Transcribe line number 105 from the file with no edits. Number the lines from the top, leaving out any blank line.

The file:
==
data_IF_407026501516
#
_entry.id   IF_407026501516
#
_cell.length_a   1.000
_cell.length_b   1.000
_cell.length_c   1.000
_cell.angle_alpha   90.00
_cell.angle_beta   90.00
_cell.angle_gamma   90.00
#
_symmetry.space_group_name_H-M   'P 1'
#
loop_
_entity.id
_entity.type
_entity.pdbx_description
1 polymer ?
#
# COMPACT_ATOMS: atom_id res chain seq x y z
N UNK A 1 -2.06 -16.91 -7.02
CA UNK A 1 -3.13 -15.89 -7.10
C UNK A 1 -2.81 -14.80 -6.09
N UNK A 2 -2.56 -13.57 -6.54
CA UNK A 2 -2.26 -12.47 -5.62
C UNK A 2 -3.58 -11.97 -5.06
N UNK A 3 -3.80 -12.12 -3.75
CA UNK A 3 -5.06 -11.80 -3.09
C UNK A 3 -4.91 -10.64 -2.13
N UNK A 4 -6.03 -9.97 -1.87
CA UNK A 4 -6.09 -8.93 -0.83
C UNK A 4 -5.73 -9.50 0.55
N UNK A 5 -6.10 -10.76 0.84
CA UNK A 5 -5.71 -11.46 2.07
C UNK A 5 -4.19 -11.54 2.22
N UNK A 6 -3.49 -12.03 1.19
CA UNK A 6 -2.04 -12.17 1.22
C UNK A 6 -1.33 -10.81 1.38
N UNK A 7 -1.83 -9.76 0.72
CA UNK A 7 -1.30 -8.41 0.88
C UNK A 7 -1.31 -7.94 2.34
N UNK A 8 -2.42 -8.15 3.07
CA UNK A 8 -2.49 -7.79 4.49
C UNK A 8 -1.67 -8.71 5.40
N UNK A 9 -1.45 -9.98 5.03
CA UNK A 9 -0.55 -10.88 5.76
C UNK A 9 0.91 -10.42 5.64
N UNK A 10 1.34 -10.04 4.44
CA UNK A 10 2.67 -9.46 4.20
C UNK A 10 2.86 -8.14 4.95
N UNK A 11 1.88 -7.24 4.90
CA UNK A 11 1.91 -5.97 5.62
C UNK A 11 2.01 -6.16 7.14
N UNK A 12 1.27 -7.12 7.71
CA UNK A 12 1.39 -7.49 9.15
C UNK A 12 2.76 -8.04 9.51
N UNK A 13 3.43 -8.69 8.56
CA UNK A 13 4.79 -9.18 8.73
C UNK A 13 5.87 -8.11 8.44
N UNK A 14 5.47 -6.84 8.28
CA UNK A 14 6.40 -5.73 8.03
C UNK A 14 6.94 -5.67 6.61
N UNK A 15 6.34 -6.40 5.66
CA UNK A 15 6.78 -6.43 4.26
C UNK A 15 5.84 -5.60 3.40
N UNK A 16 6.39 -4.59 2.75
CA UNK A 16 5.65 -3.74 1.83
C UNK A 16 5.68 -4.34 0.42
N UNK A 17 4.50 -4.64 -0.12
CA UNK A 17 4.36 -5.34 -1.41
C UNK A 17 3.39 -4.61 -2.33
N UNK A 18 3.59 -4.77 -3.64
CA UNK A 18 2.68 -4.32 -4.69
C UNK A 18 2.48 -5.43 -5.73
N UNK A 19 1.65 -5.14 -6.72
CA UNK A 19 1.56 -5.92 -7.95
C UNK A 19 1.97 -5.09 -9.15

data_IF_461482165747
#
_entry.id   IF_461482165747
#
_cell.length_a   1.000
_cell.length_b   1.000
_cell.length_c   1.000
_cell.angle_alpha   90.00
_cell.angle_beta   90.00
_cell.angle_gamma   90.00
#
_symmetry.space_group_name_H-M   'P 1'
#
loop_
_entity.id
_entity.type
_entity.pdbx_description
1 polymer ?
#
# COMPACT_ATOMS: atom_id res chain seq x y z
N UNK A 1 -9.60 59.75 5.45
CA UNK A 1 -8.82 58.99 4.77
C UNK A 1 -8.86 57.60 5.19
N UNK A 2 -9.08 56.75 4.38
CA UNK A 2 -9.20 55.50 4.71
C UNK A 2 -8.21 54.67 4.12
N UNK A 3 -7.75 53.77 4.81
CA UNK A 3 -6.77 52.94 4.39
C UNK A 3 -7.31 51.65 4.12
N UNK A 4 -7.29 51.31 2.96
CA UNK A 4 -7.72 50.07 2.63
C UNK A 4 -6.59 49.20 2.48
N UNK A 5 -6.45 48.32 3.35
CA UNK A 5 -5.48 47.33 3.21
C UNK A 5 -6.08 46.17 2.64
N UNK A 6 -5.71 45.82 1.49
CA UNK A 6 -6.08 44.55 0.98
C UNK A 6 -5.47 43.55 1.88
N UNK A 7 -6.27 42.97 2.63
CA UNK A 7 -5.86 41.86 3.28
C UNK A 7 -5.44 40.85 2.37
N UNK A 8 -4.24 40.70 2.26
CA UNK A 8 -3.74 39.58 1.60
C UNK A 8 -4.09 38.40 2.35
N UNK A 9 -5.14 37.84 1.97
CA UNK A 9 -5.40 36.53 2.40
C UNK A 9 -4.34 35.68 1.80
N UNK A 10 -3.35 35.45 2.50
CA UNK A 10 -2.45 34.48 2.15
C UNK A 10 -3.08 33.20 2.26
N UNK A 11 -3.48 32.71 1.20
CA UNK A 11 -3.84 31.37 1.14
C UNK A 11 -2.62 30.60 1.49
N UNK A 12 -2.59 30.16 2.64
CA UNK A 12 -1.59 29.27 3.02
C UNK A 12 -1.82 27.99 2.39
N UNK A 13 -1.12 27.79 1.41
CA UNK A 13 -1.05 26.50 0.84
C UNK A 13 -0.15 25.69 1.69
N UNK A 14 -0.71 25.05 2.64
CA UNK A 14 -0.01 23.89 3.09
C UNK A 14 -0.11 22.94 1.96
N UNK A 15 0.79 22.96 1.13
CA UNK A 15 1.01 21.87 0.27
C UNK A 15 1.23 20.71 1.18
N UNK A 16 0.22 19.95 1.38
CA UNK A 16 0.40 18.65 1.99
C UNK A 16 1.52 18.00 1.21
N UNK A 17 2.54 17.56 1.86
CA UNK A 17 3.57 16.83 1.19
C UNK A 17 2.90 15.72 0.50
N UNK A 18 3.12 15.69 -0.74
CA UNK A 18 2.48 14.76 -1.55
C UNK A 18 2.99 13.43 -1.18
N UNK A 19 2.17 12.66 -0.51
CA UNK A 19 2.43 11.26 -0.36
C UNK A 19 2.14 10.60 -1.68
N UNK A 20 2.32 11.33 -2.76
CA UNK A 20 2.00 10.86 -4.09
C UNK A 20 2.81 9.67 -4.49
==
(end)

CA UNK A 3 -6.77 52.94 4.39